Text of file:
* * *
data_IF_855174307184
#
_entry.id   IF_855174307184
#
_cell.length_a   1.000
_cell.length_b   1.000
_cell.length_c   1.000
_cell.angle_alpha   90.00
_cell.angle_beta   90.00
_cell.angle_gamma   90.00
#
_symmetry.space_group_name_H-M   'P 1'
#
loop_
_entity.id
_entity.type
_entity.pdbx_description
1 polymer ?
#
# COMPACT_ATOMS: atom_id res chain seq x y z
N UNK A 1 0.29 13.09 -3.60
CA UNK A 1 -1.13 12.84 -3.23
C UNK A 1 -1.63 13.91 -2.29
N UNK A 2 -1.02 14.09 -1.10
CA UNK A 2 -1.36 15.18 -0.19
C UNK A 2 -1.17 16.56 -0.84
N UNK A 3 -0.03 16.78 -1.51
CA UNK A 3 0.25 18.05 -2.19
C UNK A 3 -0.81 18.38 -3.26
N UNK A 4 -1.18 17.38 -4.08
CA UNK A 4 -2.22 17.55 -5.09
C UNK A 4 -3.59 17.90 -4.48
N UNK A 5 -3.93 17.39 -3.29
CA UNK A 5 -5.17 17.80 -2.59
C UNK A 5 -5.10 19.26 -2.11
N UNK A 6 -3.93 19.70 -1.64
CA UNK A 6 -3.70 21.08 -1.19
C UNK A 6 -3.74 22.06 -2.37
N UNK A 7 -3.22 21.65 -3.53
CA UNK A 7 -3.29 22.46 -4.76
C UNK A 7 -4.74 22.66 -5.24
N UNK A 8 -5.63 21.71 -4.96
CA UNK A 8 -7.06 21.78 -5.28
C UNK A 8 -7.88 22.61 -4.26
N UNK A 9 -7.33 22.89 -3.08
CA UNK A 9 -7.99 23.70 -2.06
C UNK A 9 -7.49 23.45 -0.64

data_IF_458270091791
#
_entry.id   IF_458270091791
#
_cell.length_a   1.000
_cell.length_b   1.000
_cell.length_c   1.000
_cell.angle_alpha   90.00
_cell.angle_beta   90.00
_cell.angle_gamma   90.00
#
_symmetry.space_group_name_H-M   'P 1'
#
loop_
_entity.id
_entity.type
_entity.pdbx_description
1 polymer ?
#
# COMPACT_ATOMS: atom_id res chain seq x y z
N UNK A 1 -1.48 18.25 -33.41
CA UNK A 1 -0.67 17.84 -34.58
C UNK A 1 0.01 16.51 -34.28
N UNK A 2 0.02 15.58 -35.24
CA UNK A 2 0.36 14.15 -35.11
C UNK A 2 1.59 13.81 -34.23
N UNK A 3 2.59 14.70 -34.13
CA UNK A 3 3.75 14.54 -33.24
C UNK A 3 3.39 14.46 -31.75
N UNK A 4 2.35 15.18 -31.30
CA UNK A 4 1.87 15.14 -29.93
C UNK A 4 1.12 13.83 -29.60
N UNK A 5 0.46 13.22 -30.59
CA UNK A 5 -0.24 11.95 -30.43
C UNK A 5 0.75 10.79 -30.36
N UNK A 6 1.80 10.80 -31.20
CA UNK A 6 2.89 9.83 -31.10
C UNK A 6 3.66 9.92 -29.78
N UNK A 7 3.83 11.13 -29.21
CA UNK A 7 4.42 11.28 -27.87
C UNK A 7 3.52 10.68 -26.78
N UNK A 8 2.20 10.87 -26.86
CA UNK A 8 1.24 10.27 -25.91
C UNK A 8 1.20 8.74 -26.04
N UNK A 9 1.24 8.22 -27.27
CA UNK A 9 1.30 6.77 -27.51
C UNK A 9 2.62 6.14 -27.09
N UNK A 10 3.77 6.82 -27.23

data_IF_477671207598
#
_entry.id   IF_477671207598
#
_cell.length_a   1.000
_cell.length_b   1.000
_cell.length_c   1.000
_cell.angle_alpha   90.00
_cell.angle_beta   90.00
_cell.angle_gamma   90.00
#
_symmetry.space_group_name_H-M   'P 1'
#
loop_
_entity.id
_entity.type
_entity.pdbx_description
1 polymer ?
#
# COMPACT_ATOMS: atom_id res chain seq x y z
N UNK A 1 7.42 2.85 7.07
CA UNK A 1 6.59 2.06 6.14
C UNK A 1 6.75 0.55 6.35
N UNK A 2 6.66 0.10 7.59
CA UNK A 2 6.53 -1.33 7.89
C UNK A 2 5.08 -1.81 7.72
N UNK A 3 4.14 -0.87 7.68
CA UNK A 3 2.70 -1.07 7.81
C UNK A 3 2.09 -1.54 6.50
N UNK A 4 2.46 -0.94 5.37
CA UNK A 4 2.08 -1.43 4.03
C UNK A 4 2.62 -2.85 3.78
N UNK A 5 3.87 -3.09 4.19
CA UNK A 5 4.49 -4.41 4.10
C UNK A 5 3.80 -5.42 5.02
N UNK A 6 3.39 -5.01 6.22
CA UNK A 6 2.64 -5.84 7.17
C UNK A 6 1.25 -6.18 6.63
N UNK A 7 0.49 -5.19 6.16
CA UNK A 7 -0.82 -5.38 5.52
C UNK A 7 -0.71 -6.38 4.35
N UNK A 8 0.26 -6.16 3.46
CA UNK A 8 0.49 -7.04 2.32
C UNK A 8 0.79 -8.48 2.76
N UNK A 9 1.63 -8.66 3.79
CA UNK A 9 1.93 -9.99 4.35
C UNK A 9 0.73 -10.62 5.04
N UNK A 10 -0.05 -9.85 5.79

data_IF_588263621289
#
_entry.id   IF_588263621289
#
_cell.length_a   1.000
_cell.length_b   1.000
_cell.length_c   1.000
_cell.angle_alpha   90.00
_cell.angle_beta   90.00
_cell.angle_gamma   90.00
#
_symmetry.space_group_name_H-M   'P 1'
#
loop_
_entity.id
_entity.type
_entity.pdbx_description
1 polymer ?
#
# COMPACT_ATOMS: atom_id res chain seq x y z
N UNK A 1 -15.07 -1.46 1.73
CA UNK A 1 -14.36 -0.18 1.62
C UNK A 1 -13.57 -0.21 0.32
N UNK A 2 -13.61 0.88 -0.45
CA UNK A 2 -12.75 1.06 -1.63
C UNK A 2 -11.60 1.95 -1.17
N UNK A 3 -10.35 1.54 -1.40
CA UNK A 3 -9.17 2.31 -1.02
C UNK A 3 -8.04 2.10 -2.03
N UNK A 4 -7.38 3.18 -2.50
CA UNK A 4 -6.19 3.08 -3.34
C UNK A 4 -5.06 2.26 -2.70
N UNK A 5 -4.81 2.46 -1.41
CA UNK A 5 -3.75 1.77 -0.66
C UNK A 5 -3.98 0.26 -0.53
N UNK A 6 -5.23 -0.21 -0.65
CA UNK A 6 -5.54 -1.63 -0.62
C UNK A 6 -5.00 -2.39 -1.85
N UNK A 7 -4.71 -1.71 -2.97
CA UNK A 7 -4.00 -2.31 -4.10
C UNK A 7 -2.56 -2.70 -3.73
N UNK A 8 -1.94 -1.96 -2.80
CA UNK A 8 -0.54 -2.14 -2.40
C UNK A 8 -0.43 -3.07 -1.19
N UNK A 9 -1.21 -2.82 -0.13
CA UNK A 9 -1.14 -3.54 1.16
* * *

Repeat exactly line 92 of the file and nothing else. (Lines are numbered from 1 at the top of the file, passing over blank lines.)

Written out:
N UNK A 9 1.24 8.22 -27.27